After nearly six months of court appearances, former SF State cheer coach Ashlee Nicole Haley pled guilty to one count of embezzlement Monday.
The prosecution recommended to Judge Jeff Ross that Haley be sentenced to three years probation with credit for time served, 200 hours of community service, and pay restitution in the amount of $14,864.02.
Haley, who was accused of accepting $20,000 from her teammates and using the money for personal expenditures, was initially charged with 12 counts of grand theft, 16 counts of obtaining money under false pretenses and one count of embezzlement, all of which were dismissed—excluding the embezzlement charge.
When Haley last appeared in court March 1, the defense and the prosecution were haggling over the amount of restitution due after Haley’s claim that some funds she was charged with embezzling actually went to teammates’ uniforms. The final amount she will pay reflects the money actually spent on the uniforms.
The decision not to give Haley jail time was based on the attitudes of some of the other cheerleaders from whom the money was taken.
“Most of the victims wanted restitution versus jail time,” said Sanaz Nakein, district attorney for the case who specializes in large-sum embezzlement cases. “That’s something we took into consideration.”
As a part of her probation, Haley will also have to submit to searches at any time with or without probable cause.
After paying the restitution and completing her community service hours – 93 of which have been completed as of Feb. 10 – Haley will be allowed to have her charge dropped from a felony to a misdemeanor.
“It’s not likely that we’ll object to this,” Nakein said.
After the trial, Haley issued a written statement via e-mail to her public defender Sujung Kim.
“Ms. Haley apologizes to her fellow cheerleaders and others in the SFSU cheerleading organization for her actions,” said Kim in the statement. “She admits she made mistakes and understands that she betrayed their trust in her. Ms. Haley takes responsibility for her actions and will fully compensate those who suffered financial loss.”
The city first filed the charges Sept. 16 and Haley pled not guilty. As the case progressed, however, the two sides began working on a deal.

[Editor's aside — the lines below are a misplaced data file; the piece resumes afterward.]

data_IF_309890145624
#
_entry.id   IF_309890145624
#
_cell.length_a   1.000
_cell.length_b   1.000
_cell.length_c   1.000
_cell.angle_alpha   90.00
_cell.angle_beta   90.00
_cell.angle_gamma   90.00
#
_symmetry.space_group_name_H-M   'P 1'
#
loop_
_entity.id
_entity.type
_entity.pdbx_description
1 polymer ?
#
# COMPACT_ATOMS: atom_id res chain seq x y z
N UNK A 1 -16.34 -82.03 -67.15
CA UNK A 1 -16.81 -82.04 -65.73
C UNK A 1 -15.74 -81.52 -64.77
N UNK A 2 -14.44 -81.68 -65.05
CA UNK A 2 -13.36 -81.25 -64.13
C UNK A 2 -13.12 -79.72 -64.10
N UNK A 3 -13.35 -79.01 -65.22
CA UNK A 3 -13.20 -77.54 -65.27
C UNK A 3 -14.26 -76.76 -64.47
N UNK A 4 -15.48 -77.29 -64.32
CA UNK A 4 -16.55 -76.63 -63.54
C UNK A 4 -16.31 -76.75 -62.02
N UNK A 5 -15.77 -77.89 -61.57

While serving as cheer coach, Haley obtained money from at least 20 students, 17 giving at least $1,000, claiming that the money would go toward a voluntary cheer camp in Southern California and new uniforms.
She had access to funds because of her status as team treasurer, according to district attorney spokesman Seth Steward.
Police reports claimed that Haley, 24, used the money for rent, food and a trip to Las Vegas, among other things.
When Haley was charged, the University received criticism for her trial’s controversy and another embezzlement case involving fraternity Alpha Phi Omega. But none of the funds came from SF State.
“The University appreciates the district attorney’s work on this case,” said University spokeswoman Ellen Griffin in a e-mail. “(SF State) is pleased that restitution will be made.”
Haley’s former teammates are glad to be receiving money back, but some of the cheerleaders have not gone through the process of applying for restitution.
“We’re happy,” said cheer team member Nicole Pedro, despite being among some of the cheer members who did not request her money be returned. Pedro lost only $50 while Haley was cheer coach.
“A lot of us just didn’t care anymore,” Pedro said. “It’s mostly because some of us didn’t lose that much. Those who gave her a significant amount of money for uniforms were the ones who really wanted money back.”
The money returned will not be used toward the cheer team, but simply as payback for losses.
Ross will officially sentence Haley April 8 at 9 a.m. at the Hall of Justice.